Tag Archives: surveys

Insurance Will Face COVID-19 Side-effects Even After Pandemic Ends

A new survey from the Insurance Research Council (IRC) finds that two-thirds of respondents worked from home at least part of the time during the COVID-19 pandemic. The survey, conducted in October, also reveals half expect to continue working from home entirely or alternate between working and not working from home in the future.

Many consumers also expect to continue shopping on-line, with nearly half saying they expect to do less in-person shopping in retail stores even after the pandemic retreats. Both findings point to a continuing reduction in vehicle travel.

One-third of homeowners indicated they had undertaken substantial home improvement projects since the start of the pandemic. Significant home improvements have insurance implications to the extent that they increase the replacement cost of the home or, in some cases such as installing swimming pools, introduce additional liability risk. Other pandemic developments with possible impact on liability risk include the number of Americans adopting dogs (21 percent) or acquiring firearms (13 percent).

The study also explored attitudes toward economic conditions and steps taken in response. Half the respondents said they were concerned about their financial future; the most commonly cited actions taken were to reduce spending on travel and entertainment. A small percentage of respondents indicated that they had taken steps to reduce insurance spending, such as shopping for less expensive insurance or reducing coverage.

“This survey suggests the effects of COVID-19, including those impacting the property-casualty insurance industry, may continue even after the virus is under control,” said David Corum, CPCU, vice president of the IRC. “The results also reveal younger, urban, and lower income consumers have been more severely impacted by many economic aspects of the pandemic.”

The report, Consumer Responses to the Pandemic and Implications for Insurance, presents findings from the October 2020 survey of 2,147 adults who acknowledged some role in household insurance purchasing decisions.

For more information on the study’s methodology and findings, contact David Corum at (484) 831-9046 or by email at IRC@TheInstitutes.org.

ABOUT IRC: The Insurance Research Council (IRC) is a division of the Insurance Information Institute (Triple-I), the trusted source of unique, data-driven insights on insurance to inform and empower consumers. The IRC provides timely and reliable research to all parties involved in public policy issues affecting insurance companies and their customers. The IRC does not lobby or advocate legislative positions. It is supported by leading property-casualty insurance organizations.

Drivers are underprepared for car accidents, new survey finds

Nobody wants to be in a car accident, but they happen to almost all of us. According to a new survey from Esurance, 77 percent of U.S. drivers have been in at least one accident (which aligns well with previous research showing the average driver will be in 3 to 4 accidents in a lifetime).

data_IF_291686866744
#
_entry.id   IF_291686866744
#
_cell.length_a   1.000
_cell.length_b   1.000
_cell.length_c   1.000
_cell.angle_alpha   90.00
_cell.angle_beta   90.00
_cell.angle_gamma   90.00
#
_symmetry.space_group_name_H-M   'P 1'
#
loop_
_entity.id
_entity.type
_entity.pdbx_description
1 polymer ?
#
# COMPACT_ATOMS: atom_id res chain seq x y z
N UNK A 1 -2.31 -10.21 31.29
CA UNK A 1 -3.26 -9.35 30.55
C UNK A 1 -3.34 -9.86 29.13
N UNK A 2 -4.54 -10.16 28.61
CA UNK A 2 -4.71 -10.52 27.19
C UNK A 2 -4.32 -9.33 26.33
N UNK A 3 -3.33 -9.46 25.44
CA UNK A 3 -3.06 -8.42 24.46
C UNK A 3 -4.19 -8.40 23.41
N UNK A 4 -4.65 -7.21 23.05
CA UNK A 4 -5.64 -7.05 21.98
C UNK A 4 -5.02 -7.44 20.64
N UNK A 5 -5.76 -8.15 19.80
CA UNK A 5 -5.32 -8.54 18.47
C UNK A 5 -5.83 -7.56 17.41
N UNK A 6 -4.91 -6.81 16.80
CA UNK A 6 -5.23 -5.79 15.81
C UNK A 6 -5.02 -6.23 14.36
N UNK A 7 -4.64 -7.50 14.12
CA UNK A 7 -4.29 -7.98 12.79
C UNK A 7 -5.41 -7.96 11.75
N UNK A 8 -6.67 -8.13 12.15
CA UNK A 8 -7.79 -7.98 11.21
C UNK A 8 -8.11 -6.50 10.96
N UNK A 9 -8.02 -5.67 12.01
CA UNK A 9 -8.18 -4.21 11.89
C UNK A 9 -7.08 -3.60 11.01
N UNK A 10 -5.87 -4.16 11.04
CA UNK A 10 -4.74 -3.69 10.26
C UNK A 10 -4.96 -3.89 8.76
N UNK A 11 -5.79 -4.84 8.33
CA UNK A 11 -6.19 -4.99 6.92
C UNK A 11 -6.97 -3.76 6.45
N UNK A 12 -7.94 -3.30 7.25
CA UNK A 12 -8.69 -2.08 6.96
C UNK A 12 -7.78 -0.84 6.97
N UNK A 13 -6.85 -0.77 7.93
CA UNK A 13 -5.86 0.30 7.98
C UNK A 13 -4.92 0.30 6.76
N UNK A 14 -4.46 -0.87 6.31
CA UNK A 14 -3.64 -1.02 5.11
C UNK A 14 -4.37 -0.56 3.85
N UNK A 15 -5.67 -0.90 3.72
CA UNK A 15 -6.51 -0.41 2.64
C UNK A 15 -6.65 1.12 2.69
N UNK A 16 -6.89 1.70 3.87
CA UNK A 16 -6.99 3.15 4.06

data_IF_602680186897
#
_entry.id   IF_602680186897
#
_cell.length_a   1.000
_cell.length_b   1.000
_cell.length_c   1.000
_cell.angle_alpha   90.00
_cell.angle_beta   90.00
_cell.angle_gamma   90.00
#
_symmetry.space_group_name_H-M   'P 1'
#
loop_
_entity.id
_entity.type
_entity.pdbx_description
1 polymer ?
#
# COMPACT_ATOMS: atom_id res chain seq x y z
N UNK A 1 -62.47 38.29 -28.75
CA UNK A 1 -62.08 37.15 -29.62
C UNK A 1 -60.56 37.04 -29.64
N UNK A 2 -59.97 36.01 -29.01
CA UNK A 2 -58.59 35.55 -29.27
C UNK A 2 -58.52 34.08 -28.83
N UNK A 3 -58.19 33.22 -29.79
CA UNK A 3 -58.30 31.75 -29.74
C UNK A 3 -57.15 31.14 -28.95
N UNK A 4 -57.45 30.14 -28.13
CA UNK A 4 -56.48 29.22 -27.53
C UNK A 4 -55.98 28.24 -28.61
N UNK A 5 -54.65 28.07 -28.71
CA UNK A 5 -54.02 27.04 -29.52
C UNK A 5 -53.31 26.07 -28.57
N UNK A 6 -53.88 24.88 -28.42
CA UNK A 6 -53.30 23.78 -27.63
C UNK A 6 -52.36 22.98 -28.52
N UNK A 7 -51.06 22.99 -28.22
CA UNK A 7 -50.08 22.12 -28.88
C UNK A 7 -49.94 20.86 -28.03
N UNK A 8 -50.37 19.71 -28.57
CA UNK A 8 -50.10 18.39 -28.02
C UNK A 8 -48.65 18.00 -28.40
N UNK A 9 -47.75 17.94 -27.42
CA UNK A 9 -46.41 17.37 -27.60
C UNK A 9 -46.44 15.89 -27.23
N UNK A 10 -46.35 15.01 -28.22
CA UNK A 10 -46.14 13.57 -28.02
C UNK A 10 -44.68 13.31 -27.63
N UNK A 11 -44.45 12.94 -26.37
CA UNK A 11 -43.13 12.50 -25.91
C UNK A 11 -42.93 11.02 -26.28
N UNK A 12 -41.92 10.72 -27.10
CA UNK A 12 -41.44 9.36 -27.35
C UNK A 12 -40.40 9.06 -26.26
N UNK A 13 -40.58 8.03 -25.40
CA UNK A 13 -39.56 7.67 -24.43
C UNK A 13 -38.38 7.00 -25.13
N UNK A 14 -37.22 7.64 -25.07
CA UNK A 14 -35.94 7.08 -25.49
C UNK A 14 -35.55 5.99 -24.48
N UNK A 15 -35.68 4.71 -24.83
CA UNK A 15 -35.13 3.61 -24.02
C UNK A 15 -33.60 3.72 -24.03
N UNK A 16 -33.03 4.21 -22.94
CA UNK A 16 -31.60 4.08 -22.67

The survey also found:

Drivers aren’t taking post-accident precautions to ensure their well-being.

  • More than half neglected to file a police report or document the damage.
  • Only 42 percent talked to the police after their incidents.
  • And, of respondents who suffered injuries in an accident, fewer than half (47 percent) sought medical attention.

And drivers are underprepared before an accident even happens.

  • 75 percent of drivers believe they’re well covered by insurance but may have gaps since 3 out of 4 drivers experience some out-of-pocket costs (and 16 percent know they have coverage gaps but choose to take the risk).

Ideally no one should be involved in a collision, but since car accidents are still a fact of life, the I.I.I. has advice on steps to take after an accidents here.

 

American Dream on Pause

While the American dream is still alive in 2009, sweeping changes in the economy have led to a reevaluation of priorities for most Americans. The third annual MetLife study finds that amid the economic crisis individuals are placing a premium on financial protection and stability.

Across generations, eight in 10 say having a personal safety net will be more important this year than last. However, nearly 74 percent admit to not having an adequate safety net in place. MetLife found that Americans count auto insurance (60 percent), health insurance (57 percent), life insurance (46 percent), homeowners insurance (45 percent), a retirement savings plan such as a 401(k) (40 percent), and cash on hand for 3-6 months (35 percent) as the top six components of their safety net.

Among those who do not feel they have adequate protection, nearly two-thirds (62 percent) desire cash on hand for 3-6 months as the product they would most like to have in their safety net. The MetLife study also reveals that some 84 percent of individuals believe the U.S. economy is heading in the wrong direction, up from 64 percent in November 2006. More than nine in 10 believe that it will take at least 12 months for the economy to recover.